That is the essence of the fifth and most effective means of getting out of the contradictions in which Church Christianity has placed itself, by professing its faith in Christ’s teaching in words, while it denies its life, and teaches people to do the same.

_121Those who justify themselves by the first method, crudely asserting that Christ sanctioned violence, wars, and murder, repudiate Christ’s doctrine directly; those who find their defense in the second, the third, or the fourth method are confused and can easily be convicted of error. But this last class, who do not argue, who do not condescend to argue about it, but take shelter behind their own grandeur, and make a show of all this having been decided by them, or at least by someone else, long ago, and no longer offering a possibility of doubt to anyone seem safe from attack, and will be beyond attack till men come to realize that they are under the hypnotic influence exerted on them by governments and churches, and are no longer affected by it.

Such was the attitude of the spiritual critics (those professing faith in Christ) to my book. For they are bound to take up this attitude by the contradictory position in which they find themselves between their belief in the divinity of their Master and their disbelief in his clearest utterances, and they want to escape from this contradiction. So that one cannot expect from them free discussion of the very essence of the question: that is, of the change in men’s life which must result from applying Christ’s teaching to the existing order of the world. Such free discussion I only expected from worldly, freethinking (non-Christian) critics, and can therefore take an independent view of it. I had anticipated that freethinking writers would look at Christ, not merely, like the Churchmen do: Christ as the founder of a religion of personal salvation, but rather (to express as in their own language): Christ as a reformer who laid down new principles of life and whose reforms are not yet complete, but are still in progress even now.


The freethinking Russian critics, taking my book as though its whole contents could be reduced to non-resistance to evil, and their understanding the doctrine of non-resistance to evil as though it would prohibit every kind of resistance to evil, fell vehemently upon this doctrine. And, for some years past have been very successfully proving that Christ’s teaching is mistaken in so far as it forbids resistance to evil. Their refutations of this doctrine were all the more successful since they knew beforehand that their arguments could not be contested or corrected given that the censorship, not having passed the book, also did not pass those articles written in its defense.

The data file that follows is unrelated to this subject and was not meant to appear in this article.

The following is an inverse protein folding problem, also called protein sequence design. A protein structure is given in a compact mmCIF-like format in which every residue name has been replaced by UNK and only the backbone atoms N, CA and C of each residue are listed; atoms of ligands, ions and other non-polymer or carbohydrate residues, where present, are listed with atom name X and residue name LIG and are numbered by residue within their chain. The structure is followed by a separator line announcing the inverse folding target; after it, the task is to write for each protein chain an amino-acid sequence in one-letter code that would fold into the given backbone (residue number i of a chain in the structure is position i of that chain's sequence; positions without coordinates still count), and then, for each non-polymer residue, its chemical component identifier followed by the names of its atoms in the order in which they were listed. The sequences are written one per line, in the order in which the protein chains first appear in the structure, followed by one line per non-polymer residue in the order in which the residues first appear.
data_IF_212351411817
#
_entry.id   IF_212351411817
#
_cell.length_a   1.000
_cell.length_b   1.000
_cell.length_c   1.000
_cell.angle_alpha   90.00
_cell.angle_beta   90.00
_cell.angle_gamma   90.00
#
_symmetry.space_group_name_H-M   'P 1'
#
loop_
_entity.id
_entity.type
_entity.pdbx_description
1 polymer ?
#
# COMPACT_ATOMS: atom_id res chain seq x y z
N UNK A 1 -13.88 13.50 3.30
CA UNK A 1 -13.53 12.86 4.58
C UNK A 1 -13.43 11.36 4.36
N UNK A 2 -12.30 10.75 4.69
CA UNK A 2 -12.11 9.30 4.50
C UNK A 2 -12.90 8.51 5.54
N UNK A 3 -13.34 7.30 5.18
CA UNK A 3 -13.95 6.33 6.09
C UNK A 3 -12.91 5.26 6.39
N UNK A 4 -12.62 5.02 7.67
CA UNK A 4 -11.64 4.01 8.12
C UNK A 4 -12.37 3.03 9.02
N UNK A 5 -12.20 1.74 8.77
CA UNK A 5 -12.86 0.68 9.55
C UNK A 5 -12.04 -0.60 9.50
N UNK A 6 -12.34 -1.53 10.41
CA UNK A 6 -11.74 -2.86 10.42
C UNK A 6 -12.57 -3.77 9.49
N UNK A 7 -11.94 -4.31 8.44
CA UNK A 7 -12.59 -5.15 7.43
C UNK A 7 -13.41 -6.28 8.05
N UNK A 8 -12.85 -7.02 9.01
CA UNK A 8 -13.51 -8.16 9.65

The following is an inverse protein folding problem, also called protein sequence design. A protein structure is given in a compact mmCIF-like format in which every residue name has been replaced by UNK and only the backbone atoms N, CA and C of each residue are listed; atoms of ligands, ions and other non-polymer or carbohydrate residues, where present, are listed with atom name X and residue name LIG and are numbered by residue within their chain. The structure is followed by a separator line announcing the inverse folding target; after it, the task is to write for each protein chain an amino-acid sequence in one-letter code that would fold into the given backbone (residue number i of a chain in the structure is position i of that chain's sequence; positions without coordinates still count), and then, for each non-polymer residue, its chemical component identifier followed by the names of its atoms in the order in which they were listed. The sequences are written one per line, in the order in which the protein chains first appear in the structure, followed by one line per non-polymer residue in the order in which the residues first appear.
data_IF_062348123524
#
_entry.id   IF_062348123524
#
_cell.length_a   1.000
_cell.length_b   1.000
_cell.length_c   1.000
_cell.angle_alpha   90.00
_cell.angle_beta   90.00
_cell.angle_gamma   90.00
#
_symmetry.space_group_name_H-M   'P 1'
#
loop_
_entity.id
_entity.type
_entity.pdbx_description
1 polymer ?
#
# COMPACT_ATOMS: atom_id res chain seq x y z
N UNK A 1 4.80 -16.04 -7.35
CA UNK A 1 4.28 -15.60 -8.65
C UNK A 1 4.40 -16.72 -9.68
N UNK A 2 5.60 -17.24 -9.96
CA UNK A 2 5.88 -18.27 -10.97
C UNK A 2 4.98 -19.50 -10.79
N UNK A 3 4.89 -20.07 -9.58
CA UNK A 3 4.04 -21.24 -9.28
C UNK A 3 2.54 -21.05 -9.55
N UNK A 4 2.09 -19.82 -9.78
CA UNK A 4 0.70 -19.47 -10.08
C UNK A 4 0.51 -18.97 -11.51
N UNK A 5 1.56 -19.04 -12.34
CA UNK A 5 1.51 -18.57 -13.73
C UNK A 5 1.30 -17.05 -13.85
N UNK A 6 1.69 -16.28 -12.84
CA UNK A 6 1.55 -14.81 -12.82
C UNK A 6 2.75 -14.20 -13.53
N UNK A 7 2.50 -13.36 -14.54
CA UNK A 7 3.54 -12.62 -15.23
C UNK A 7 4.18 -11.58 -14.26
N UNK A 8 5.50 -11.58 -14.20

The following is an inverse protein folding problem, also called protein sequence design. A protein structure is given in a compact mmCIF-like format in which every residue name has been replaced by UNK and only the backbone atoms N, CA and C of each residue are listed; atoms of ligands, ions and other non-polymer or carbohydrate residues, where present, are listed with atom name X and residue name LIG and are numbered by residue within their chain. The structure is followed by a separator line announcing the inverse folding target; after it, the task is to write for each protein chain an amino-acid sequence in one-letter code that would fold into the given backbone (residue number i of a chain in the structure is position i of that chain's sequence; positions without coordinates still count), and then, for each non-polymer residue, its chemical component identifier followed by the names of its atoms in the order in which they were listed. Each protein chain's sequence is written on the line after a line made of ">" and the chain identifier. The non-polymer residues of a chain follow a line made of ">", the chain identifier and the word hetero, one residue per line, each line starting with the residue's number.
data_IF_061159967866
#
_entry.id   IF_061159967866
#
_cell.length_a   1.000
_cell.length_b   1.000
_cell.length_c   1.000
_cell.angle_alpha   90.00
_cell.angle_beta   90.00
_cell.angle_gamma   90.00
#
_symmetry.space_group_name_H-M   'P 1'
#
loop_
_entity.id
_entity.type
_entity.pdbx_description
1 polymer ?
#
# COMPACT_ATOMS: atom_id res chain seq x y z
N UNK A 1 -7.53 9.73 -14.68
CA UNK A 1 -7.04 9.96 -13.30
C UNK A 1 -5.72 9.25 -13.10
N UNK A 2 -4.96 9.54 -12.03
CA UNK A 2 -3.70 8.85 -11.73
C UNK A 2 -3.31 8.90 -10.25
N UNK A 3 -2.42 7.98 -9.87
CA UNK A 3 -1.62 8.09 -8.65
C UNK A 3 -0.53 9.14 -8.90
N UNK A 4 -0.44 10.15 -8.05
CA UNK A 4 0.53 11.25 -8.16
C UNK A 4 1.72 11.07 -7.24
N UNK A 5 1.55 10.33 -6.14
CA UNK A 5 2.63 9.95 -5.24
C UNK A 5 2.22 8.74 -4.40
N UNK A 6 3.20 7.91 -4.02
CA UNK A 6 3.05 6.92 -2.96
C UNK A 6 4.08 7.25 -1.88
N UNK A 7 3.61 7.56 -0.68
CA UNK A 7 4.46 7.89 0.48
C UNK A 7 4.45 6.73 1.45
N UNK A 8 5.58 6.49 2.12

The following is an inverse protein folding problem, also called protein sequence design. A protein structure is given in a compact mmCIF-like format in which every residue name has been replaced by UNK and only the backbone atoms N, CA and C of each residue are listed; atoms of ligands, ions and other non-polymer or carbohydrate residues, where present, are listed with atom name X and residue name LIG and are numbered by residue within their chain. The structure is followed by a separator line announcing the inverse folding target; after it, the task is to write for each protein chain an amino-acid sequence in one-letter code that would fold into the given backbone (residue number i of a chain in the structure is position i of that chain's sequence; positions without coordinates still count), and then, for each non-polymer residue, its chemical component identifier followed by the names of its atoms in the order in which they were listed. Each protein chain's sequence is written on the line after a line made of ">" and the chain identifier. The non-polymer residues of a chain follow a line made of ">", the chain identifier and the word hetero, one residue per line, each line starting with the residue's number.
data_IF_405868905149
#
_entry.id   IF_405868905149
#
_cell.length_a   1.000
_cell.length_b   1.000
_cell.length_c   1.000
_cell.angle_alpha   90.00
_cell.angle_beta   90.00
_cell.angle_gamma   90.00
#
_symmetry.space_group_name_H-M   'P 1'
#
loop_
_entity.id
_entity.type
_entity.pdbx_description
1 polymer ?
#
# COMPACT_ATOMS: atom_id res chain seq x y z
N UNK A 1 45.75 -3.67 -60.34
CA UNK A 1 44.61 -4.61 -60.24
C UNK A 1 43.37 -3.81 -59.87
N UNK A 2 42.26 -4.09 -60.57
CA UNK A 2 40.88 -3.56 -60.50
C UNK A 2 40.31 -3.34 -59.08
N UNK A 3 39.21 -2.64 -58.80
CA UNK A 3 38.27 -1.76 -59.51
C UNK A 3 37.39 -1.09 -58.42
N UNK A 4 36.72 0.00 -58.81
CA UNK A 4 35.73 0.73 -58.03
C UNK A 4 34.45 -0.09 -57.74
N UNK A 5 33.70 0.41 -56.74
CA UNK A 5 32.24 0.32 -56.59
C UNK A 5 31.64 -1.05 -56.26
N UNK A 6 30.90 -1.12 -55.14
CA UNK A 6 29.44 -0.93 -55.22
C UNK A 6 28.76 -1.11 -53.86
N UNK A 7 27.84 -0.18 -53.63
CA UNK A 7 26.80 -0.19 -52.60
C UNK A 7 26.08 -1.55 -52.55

The Russian critics, obviously unaware of all that has been done to elucidate the question of non-resistance, and sometimes even imagining that the rule of non-resistance to evil had been invented by me personally, fell completely afoul of the very idea of it. They opposed it and attacked it, advancing their position with great heated arguments claiming that it had long ago been analyzed and refuted from every point of view, thus demonstrating that a man ought invariably to defend (with violence) all the injured and oppressed, and that the doctrine of non-resistance to evil is, in fact, an immoral doctrine, an evil in itself.

So that the principle of non-resistance to evil by force has been attacked by two opposing camps: 1) The conservatives, because this principle would hinder their activity in resistance to evil (that being, the revolutionists) and in the persecution and punishment of them and 2) The revolutionists, because this principle would hinder their resistance to evil as applied to the conservatives and the overthrowing of them. The conservatives were indignant at the doctrine of non-resistance to evil by force hindering the energetic destruction of the revolutionary elements which would ruin the national prosperity. And the revolutionists were indignant at the doctrine of non-resistance to evil by force hindering the overthrow of the conservatives who are ruining the national prosperity.